What do we do about water?


TRAVEL TIP:  When traveling, accessing safe drinking water can be complicated and questions linger. How do you know if it's safe? Can I brush my teeth with local water? And, what about all the plastic left behind? To begin: 1) Research your destination's water quality. 2) Decide what additional items you might need to pack to stay healthy. 3) Be mindful of what is left behind.


Dear Venturer,

Water: A basic human need. We take it for granted but, can't survive without it, for more than three days. And, a little bit of the wrong water when traveling could ruin one's trip for days.

To stay healthy when traveling, here are a few traveler rules of thumb you may or may not know. In developing countries, avoid items washed with local water, eat only cooked foods, drink bottled water (nothing with ice). In industrialized countries, the rules are more flexible.

But, there are other issues to consider when traveling which have an impact on our health and environment. In a recent article by the Guardian , a new environmental report states, the world’s oceans will have more plastic than fish by the year 2050. Think about that for a second.

And, cancer research suggests our health can be compromised from chemicals in plastic water bottles that have been heated or scratched.

So the questions, "What do we do about water?", "Can I brush my teeth in the sink?", "How do I stay hydrated?", "How can I be mindful of the planet?" are valid questions. Here are a few tips and resources to help when getting ready for your next trip.

Before your trip.

Do your research. Understand where you are going and what water precautions to consider. Here are few sites to make your job easier.

* To get started, check out the CDC (Center for Disease Control) website for region specific health information and a guide to healthy drinking water when traveling. They include helpful healthy packing lists for the country you are going to. Or, download their savvy app called “CDC Can I eat this?" to help you determine if something is safe to eat or drink.

* There is also the WHO (World Health Organization) website to research more about any health risks of where you are going.

* For those even more curious, here is a super interesting chart outlining a rating of drinking water safety around the world. Prepared by Safe Water for International Travelers (SWIT).

During your trip.

Let’s get down to actually being on the road. Once you arrive in a country, you may need a few new basic survival skills when it comes to water.

  • What does potable mean? You may see this word traveling and wonder what it means. So, let’s get this out of the way — it means “drinking water.” For the most part, it means the water is safe to drink but, depending where you are, you still may want to purify it some how.
     
  • When in doubt, ask a local: Even if you think the drinking water may be safe in the country you’re traveling to, it's always a good idea to double check and ask either your guide, hotel staff or other reliable local resource. "Is the water safe to drink?"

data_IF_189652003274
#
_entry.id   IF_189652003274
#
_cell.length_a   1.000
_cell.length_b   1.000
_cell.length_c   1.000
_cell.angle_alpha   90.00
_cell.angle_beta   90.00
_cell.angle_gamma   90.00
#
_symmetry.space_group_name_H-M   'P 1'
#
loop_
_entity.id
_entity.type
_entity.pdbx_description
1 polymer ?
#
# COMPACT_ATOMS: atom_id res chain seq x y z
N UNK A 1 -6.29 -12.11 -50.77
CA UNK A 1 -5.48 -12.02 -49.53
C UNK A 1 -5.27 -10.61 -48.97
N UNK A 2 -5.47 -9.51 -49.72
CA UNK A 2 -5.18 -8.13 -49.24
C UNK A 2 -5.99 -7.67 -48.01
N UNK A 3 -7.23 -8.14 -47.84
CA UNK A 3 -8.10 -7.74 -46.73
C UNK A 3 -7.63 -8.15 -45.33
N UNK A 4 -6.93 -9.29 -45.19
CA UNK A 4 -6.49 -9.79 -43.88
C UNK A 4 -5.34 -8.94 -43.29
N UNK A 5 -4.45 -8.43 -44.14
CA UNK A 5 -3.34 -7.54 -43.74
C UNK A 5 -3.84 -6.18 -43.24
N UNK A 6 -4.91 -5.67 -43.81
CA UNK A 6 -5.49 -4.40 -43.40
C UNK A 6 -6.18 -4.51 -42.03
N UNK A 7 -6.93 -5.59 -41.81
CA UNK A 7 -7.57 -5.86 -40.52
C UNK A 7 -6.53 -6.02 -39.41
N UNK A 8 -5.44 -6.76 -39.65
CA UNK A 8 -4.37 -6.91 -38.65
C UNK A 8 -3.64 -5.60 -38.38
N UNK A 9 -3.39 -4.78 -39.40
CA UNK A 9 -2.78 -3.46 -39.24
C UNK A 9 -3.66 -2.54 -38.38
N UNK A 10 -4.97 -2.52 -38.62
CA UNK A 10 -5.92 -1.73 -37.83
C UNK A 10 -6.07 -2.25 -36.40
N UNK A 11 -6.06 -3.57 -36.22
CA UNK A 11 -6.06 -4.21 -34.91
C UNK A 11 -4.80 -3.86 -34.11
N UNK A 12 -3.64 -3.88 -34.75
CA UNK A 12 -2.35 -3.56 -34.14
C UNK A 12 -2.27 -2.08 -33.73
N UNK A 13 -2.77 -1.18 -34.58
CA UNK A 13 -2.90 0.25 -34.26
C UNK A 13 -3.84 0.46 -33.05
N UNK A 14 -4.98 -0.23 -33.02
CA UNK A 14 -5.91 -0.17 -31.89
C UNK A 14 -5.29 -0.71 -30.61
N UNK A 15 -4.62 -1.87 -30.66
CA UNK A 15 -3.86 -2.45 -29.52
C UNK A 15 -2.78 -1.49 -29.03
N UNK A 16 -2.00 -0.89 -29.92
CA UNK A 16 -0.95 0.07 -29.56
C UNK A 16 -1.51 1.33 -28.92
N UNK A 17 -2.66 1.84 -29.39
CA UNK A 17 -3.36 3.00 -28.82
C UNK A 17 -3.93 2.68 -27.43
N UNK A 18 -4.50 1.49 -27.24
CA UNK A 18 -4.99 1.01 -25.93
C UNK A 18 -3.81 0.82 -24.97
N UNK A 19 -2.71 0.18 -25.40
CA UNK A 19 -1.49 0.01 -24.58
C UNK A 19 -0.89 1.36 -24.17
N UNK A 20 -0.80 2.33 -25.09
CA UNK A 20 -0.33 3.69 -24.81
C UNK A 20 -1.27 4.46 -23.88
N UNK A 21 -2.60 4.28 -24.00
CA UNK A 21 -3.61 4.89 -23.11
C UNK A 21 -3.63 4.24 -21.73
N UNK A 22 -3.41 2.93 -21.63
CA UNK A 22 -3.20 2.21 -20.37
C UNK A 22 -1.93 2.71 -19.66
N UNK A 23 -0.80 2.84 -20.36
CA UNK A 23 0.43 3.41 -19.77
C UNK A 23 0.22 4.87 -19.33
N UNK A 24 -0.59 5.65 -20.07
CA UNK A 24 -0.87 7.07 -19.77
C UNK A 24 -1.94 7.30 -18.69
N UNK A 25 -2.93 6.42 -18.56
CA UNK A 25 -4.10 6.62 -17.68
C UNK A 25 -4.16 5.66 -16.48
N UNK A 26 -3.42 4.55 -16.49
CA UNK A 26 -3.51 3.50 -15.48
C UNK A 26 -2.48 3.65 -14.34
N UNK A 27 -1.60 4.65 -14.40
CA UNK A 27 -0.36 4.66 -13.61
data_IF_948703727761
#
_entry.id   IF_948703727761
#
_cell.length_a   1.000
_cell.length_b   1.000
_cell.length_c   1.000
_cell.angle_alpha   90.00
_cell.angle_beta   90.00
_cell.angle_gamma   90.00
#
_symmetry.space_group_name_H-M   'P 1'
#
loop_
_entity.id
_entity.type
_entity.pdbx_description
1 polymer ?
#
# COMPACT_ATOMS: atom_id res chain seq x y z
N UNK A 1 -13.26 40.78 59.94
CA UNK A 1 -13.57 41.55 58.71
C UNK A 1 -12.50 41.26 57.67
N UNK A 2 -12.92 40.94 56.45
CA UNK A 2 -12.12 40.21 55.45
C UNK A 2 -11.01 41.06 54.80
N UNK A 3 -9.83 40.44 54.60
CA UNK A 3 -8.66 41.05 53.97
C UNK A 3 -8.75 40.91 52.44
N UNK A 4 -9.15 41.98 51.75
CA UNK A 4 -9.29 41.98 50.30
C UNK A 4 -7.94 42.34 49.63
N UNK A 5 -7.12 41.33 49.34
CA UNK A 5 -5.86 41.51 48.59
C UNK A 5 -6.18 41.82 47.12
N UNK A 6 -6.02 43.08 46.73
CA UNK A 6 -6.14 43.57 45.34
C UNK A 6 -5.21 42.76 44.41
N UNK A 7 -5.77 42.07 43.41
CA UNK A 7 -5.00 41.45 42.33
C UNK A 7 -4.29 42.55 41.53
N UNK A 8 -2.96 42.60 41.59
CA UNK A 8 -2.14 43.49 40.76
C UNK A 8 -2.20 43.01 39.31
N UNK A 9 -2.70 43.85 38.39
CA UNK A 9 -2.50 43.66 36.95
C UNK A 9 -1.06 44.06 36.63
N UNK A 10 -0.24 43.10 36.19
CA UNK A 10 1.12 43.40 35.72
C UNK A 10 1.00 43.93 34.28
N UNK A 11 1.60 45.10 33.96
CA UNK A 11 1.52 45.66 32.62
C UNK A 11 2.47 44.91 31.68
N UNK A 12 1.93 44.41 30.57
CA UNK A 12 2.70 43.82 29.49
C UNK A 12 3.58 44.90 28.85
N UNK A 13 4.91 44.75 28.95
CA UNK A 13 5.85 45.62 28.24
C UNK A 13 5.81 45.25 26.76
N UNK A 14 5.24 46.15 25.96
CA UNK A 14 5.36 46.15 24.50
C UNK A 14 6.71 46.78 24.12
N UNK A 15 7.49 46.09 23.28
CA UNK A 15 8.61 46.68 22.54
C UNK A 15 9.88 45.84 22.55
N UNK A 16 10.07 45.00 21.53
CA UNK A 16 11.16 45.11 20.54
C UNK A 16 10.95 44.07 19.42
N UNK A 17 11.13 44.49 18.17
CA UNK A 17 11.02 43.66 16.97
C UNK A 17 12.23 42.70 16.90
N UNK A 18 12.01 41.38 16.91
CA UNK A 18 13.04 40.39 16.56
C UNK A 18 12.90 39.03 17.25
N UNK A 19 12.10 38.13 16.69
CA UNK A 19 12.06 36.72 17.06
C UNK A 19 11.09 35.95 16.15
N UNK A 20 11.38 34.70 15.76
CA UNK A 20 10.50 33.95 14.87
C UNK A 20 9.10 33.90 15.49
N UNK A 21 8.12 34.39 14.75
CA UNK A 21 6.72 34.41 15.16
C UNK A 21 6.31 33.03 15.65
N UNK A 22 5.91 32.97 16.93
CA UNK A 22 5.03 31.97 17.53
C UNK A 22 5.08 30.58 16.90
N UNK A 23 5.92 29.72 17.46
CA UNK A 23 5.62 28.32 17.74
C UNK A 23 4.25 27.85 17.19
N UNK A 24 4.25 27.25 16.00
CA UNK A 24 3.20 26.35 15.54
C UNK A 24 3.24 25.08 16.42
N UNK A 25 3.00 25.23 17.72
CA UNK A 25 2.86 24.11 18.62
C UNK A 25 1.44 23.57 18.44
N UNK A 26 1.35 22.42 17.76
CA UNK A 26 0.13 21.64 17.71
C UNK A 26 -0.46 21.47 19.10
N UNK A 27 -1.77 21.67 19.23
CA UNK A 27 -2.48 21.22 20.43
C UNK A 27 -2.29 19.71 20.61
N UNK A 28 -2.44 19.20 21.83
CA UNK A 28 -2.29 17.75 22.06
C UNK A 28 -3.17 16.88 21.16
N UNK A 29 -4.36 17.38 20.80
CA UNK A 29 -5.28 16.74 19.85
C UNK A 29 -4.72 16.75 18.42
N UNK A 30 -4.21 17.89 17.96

• Purifying water: From multi-day treks in the mountains to developing countries, you may need to prepare yourself with the right tools to purify water. Navigating this information for the first time can be complex. "Do I filter?" "Use tablets?" "Or, boil my water?" Without getting into too many details, here isa great article from REI (http://www.rei.com/learn/expert-advice/water-treatment-backcountry.html) with expert advice on water treatment options for travel and trekking.

After your trip.

You may not think too much about water after the trip. But in reality, it is equally important. How you travel has a lot to do with what you leave behind. The convenience of plastic isn’t always the best answer.

  • Plastic or BYOB? It wasn’t until a year ago, I started traveling with my own stainless insulated water bottle. It was in the mountains of Morocco, I learned to appreciate my own water bottle. It saved me money. It comforted me with hot mint tea on the road. I refilled it from a larger source of filtered water, when needed. And, I felt good I wasn’t leaving plastic water bottles behind in the beautiful communities and natural spaces we visited.
RECOMMENDATION: My favorite water bottle is made by Thermos and can be purchased here. I have been talking about this water bottle with my friends non-stop since I returned from Morocco. Now I find it consistently next to me, whether I am at my co-share space in Thailand, or on a local hike in Chicago. For me, it's perfectly designed. From, the compact size fitting into the side of my backpack to the stainless steel flexiblity of holding cold water or hot mint tea trekking. The drink lid easily opens with the push of a button and locks to assure you it won't spill inside your backpack. And, I can easily clean it inside and out.

With gratitude,
Lesley Ames
Chief Venturer, BonViage


ABOUT NEWSLETTER: Many questions are asked from travelers about what to expect before, during and after a trip. From simple packing lists, to personal safety, or the welfare of animals in tourism. The answers discovered are valuable because, travel at times, pushes us out of our comfort zone. And, answers comfort us.

This newsletter features these questions, to create better travel experiences, as we explore the world. Have a question? Submit it here.